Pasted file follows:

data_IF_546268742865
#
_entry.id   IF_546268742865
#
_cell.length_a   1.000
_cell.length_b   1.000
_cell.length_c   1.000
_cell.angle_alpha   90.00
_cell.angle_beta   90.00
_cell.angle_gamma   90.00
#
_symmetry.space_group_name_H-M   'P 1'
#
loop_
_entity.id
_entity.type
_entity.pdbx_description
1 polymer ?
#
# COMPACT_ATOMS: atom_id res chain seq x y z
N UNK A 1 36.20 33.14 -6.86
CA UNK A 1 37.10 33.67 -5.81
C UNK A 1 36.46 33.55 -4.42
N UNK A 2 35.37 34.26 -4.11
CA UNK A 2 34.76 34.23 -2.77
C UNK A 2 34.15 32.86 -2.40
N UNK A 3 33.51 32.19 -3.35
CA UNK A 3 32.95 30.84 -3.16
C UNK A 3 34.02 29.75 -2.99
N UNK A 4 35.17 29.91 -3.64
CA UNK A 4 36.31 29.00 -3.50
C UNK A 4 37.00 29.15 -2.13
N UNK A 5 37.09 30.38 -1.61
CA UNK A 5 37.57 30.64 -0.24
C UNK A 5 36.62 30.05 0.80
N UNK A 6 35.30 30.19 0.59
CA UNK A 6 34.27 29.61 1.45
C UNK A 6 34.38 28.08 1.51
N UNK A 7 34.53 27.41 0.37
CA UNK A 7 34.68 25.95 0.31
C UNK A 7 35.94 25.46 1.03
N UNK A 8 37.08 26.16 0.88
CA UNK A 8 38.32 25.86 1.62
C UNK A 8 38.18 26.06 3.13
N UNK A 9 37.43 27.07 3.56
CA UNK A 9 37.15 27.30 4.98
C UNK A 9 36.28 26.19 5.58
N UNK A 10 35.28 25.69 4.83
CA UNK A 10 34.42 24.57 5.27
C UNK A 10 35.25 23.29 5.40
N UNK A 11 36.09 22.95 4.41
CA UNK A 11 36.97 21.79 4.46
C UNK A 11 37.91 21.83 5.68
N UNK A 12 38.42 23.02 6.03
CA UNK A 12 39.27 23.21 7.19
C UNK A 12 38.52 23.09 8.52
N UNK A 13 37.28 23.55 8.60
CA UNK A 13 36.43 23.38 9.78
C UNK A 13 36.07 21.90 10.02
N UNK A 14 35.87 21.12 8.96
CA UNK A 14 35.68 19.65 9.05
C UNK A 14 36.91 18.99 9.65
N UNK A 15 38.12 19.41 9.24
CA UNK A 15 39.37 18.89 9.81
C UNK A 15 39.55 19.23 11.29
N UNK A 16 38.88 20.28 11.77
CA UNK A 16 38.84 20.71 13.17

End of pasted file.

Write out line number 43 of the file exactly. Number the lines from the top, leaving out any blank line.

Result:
CA UNK A 8 38.32 25.86 1.62